Dealing with potential problems
Where you have identified that there is (or may be) a problem with a unilateral clause, consider whether the same concerns are likely to arise with a unilateral option to arbitrate, that is where there is a mutually binding exclusive jurisdiction clause, save that your client has the option to commence arbitration instead. There is a suggestion, for example, that the French courts would not strike down such a clause.
If there is a potential problem with a unilateral clause in one or more of the countries which are connected with the contract, the next consideration logically is whether proceedings in that country would cause the client significant concerns. So, say the French court does not uphold the unilateral clause and proceedings therefore continue in France, would that be a major concern for the client?
Also to be weighed in the balance is the likelihood of the other party moving its assets. If this is unlikely, then exclusive jurisdiction applicable to both parties (or an arbitration clause) may be the simplest and safest solution.
Finally, give some thought to whether there are likely to be any problems enforcing a judgment (or arbitration award) where the defendant’s assets are located (either currently or where the defendant may move its assets in future). For example, consider whether the country where you would need to enforce a judgment is likely to take objection to it on the basis that it was obtained from a court or tribunal which had jurisdiction stemming from a unilateral clause. This is unlikely to be a problem where the defendant has taken part in the proceedings, but may be an issue if judgment has gone by default.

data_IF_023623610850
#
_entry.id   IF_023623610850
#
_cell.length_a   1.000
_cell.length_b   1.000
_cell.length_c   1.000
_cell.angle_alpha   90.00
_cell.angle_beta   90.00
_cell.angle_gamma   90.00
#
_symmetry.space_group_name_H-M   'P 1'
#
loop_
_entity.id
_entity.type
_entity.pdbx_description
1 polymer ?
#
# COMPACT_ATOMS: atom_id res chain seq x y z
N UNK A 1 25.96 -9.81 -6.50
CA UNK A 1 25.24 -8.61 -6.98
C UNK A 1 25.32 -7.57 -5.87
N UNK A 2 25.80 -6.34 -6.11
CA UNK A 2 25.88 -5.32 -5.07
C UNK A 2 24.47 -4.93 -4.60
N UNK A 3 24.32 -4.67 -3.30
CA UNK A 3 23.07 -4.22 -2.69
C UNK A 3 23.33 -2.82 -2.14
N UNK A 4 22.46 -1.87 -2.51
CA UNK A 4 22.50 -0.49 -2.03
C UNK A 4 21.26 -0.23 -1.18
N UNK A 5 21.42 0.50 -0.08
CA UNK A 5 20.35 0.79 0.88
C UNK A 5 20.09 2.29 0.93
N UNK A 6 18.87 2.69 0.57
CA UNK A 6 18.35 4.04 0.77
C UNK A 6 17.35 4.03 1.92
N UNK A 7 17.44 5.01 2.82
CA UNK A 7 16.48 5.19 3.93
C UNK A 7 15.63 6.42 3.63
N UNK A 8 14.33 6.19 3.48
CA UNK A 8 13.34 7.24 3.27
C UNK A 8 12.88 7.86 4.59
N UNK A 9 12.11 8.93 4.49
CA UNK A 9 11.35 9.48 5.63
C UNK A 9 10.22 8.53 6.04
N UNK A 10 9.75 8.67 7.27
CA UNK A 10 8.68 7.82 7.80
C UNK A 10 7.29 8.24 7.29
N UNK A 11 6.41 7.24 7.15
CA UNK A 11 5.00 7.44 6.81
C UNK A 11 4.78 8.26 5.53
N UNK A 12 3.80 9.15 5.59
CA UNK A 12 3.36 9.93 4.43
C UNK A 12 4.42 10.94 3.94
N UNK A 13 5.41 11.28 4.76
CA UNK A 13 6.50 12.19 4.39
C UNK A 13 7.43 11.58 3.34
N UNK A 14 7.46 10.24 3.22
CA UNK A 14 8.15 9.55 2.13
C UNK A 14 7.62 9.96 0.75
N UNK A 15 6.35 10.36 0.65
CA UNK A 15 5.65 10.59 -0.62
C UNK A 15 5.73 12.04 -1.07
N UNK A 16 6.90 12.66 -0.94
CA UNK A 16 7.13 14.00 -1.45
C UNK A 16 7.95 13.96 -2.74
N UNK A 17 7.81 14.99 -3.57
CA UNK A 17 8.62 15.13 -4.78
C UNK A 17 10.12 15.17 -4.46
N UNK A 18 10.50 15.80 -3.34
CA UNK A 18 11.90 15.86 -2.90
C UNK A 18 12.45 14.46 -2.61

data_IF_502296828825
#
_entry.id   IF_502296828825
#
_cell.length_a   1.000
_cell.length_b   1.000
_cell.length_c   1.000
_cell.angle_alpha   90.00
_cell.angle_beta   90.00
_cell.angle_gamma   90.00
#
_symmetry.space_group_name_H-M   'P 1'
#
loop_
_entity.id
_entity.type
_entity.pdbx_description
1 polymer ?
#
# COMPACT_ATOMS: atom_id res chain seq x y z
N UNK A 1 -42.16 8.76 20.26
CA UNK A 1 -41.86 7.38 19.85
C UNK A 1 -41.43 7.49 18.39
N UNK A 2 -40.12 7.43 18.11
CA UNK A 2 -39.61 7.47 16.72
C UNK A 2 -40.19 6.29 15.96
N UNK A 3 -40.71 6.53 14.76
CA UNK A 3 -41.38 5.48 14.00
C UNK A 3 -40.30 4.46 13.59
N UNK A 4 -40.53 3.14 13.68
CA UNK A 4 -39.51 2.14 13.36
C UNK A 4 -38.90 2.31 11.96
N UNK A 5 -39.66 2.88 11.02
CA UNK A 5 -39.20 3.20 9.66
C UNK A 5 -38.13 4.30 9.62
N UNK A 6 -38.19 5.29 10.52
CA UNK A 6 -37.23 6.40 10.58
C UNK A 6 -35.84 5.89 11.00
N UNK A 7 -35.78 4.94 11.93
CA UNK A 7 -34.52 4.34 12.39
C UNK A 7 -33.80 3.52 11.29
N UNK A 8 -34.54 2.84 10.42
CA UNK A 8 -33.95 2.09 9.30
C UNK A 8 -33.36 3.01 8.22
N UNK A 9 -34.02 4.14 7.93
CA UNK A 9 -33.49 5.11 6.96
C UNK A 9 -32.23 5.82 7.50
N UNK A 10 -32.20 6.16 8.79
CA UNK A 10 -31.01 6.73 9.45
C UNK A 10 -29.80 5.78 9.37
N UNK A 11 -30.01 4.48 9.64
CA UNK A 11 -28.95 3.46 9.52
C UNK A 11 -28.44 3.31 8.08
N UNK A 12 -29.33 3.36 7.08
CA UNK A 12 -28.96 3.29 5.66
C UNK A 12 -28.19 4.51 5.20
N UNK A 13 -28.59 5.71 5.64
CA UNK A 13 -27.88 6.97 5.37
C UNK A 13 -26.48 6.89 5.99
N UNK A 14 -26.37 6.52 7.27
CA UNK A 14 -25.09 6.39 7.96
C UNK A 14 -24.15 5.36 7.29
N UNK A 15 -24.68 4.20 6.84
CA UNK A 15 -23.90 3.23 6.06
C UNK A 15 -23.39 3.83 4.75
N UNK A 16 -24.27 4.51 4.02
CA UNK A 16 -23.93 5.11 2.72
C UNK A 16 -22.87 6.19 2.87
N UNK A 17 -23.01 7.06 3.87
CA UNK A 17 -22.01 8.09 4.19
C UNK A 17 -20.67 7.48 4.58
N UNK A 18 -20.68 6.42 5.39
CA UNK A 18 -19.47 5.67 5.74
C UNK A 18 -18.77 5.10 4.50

So, is it worth the risk of having a unilateral clause? It all depends: the risk is not the same in every contract, and nor are the benefits. Identifying connected countries and their likely approach to the clause is, however, the best starting point for the analysis.